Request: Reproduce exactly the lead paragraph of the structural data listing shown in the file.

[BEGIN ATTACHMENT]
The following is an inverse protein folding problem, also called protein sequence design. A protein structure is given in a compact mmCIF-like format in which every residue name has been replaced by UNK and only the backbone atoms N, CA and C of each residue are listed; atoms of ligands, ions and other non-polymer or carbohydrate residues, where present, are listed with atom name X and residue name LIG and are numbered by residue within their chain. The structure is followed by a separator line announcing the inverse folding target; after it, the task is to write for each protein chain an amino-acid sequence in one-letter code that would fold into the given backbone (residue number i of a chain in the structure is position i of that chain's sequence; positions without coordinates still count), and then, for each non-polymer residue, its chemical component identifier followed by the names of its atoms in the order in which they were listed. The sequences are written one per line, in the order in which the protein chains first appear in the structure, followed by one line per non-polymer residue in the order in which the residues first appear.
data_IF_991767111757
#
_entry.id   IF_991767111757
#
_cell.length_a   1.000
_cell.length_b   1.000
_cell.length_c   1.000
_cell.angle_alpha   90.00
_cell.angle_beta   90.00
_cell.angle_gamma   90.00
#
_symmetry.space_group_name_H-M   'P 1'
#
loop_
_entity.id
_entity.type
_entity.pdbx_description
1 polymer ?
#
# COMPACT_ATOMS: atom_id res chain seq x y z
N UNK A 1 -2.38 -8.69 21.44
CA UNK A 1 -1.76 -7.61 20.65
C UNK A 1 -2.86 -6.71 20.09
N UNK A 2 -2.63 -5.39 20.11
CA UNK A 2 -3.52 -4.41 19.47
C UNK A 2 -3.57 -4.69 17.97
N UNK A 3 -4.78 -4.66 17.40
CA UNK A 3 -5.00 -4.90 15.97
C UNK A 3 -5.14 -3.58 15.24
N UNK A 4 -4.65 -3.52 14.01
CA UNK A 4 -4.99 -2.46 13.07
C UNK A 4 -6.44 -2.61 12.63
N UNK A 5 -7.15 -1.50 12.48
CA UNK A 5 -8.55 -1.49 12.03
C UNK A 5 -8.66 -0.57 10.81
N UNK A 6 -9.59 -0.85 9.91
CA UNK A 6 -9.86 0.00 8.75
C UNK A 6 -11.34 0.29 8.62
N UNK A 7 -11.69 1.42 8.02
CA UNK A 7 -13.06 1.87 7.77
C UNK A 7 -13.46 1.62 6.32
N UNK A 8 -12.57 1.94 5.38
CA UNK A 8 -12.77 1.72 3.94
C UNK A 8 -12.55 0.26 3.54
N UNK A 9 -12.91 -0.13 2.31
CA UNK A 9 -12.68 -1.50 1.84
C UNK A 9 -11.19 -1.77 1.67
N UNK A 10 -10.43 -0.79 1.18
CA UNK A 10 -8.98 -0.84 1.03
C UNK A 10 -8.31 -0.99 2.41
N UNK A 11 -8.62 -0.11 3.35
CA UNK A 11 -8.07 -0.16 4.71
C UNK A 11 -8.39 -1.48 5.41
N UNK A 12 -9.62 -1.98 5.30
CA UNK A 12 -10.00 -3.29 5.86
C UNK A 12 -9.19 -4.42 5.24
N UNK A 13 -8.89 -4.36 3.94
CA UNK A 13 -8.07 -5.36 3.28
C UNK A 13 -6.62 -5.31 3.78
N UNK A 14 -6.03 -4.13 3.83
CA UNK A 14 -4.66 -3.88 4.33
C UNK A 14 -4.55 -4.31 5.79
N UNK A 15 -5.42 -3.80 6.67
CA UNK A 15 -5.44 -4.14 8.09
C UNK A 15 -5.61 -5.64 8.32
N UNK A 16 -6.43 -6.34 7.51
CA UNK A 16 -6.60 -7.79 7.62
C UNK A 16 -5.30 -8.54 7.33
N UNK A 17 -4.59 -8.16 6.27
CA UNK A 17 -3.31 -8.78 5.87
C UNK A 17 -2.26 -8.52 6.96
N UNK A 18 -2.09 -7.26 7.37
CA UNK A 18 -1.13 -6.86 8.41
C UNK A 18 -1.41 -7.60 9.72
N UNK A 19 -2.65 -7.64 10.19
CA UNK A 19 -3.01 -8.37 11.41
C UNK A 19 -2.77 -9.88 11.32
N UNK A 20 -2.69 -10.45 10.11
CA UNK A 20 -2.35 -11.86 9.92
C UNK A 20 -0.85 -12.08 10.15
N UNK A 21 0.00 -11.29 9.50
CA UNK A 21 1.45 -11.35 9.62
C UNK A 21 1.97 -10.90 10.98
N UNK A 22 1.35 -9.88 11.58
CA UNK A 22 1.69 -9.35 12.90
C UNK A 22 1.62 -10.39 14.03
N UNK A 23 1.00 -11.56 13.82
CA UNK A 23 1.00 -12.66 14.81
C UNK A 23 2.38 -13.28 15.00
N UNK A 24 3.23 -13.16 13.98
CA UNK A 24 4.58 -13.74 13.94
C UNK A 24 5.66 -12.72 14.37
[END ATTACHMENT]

The following is an inverse protein folding problem, also called protein sequence design. A protein structure is given in a compact mmCIF-like format in which every residue name has been replaced by UNK and only the backbone atoms N, CA and C of each residue are listed; atoms of ligands, ions and other non-polymer or carbohydrate residues, where present, are listed with atom name X and residue name LIG and are numbered by residue within their chain. The structure is followed by a separator line announcing the inverse folding target; after it, the task is to write for each protein chain an amino-acid sequence in one-letter code that would fold into the given backbone (residue number i of a chain in the structure is position i of that chain's sequence; positions without coordinates still count), and then, for each non-polymer residue, its chemical component identifier followed by the names of its atoms in the order in which they were listed. The sequences are written one per line, in the order in which the protein chains first appear in the structure, followed by one line per non-polymer residue in the order in which the residues first appear.